New research indicates that enterprises will continue to grapple with long lists of dangerous software vulnerabilities during 2007, with experts at IBM predicting continued growth in the number of flaws found in popular products over the next twelve months.
According to a report published by IBMs ISS (Internet Security Systems) X-Force research team on Jan. 30, the group observed just under 7,250 vulnerabilities during calendar 2006, which breaks down to an average of 20 new software flaws being isolated every day, and represents a 40 percent increase over the number of vulnerabilities discovered during 2005.
Perhaps even more imposing is the researchers contention that more than 88 percent of the newly-found vulnerabilities in 06 could be exploited remotely, an all-time high, with over 50 percent allowing hackers to gain access to devices after the flaws have been flaunted.
With the launch of high-profile new software systems such as Microsofts Windows Vista operating system in 2007, the researchers with IBM, based in Armonk, N.Y., are predicting that the next twelve months could be even more threatening from a security standpoint.
While developers of Vista and other products are putting more effort into securing their code and eliminating security loopholes, the experts said that the sheer complexity of such programs will create even more vulnerabilities.
Another mitigating factor will be the arrival of many new third-party products meant to run on Vista, the Atlanta-based ISS team said, as well as the growing use among malware code writers of so-called fuzzing tools, which automate the process of ferreting out software loopholes.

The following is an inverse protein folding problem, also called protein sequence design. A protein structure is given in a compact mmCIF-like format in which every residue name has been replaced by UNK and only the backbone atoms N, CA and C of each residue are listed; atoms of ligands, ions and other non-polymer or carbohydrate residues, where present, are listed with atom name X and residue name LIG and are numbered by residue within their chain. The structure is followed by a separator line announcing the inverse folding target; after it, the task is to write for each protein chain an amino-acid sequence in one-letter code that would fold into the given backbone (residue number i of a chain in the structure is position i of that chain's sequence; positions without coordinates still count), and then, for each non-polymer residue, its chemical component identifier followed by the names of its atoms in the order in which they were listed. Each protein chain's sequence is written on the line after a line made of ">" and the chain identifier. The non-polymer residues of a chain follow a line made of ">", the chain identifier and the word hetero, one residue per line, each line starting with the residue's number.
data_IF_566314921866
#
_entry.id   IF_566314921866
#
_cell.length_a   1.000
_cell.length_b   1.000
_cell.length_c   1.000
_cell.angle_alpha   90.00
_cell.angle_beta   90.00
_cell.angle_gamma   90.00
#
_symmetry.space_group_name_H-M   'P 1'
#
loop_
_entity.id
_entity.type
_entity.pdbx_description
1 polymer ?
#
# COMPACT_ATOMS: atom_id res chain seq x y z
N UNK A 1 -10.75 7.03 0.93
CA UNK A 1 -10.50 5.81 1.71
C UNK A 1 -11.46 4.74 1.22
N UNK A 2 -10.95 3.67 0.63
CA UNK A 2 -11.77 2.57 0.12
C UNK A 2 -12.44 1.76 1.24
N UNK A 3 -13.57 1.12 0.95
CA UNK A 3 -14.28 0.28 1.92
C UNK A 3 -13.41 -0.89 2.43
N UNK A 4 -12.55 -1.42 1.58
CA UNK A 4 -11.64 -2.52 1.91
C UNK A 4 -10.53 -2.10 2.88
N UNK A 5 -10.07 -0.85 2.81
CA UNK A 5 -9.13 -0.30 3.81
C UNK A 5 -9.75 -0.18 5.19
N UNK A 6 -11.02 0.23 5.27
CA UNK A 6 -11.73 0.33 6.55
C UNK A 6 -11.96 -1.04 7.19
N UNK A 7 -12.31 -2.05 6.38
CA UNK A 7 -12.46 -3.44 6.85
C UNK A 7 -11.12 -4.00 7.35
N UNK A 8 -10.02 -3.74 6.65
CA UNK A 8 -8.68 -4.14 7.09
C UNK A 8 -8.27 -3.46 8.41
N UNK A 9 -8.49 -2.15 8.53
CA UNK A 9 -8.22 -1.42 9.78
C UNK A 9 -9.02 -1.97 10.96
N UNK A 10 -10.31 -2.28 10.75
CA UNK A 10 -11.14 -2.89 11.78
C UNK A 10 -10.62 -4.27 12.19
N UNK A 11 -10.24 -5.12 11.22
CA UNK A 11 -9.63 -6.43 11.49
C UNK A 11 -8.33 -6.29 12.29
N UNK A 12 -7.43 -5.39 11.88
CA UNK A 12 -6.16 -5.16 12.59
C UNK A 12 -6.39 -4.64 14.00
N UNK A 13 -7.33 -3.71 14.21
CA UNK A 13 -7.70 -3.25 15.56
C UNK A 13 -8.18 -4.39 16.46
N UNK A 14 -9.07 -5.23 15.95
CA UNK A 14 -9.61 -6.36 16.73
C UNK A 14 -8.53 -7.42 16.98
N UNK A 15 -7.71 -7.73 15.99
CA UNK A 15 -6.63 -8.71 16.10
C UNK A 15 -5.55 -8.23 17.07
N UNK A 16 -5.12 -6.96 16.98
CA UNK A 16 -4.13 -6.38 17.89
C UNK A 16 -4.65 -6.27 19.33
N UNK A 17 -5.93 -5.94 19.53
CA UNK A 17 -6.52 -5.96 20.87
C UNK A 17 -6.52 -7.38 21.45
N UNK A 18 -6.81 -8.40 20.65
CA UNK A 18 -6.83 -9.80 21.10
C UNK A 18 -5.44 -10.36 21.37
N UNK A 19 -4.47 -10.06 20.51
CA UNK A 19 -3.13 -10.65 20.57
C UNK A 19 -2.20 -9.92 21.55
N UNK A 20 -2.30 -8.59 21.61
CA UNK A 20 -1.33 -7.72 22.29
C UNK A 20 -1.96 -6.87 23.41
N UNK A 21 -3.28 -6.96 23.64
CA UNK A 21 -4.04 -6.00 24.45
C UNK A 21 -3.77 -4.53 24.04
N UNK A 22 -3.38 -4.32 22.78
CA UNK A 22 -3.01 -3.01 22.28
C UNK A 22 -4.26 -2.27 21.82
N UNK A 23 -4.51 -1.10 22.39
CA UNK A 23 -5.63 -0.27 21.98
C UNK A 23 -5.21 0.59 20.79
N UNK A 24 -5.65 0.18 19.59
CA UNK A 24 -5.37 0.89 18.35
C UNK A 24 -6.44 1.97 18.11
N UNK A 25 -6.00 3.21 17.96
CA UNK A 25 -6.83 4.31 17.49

As desktop security tools have stemmed the flow of malware programs arriving in e-mail in-boxes, the use of fuzzing tools has helped hackers isolate weaknesses in Web browsing software, making the Internet the top source of malware, said Gunter Ollmann, director of security strategy for IBM ISS.
"The script kiddies of old went off to university and learned how to build and use fuzzing programs, and theyre taking that experience and applying it to uncover vulnerabilities in content-level applications," said Ollmann.
"While the amount of [malware] content making it through from e-mail has gone down, and the volume of payloads making it to the desktop without being filtered has dropped, attackers have honed into Web browser vulnerabilities and theres less protection out there for this sort of threat, even within enterprises."
Ollmann said that IBMs researchers believe that the use of fuzzers has led to the rise in malware programs that attack application vulnerabilities, and that the technique will continue to take root among hackers.
Underground malware communities are taking full advantage of the newly-discovered flaws, and are using them to gain entry to devices and install other malware, he said.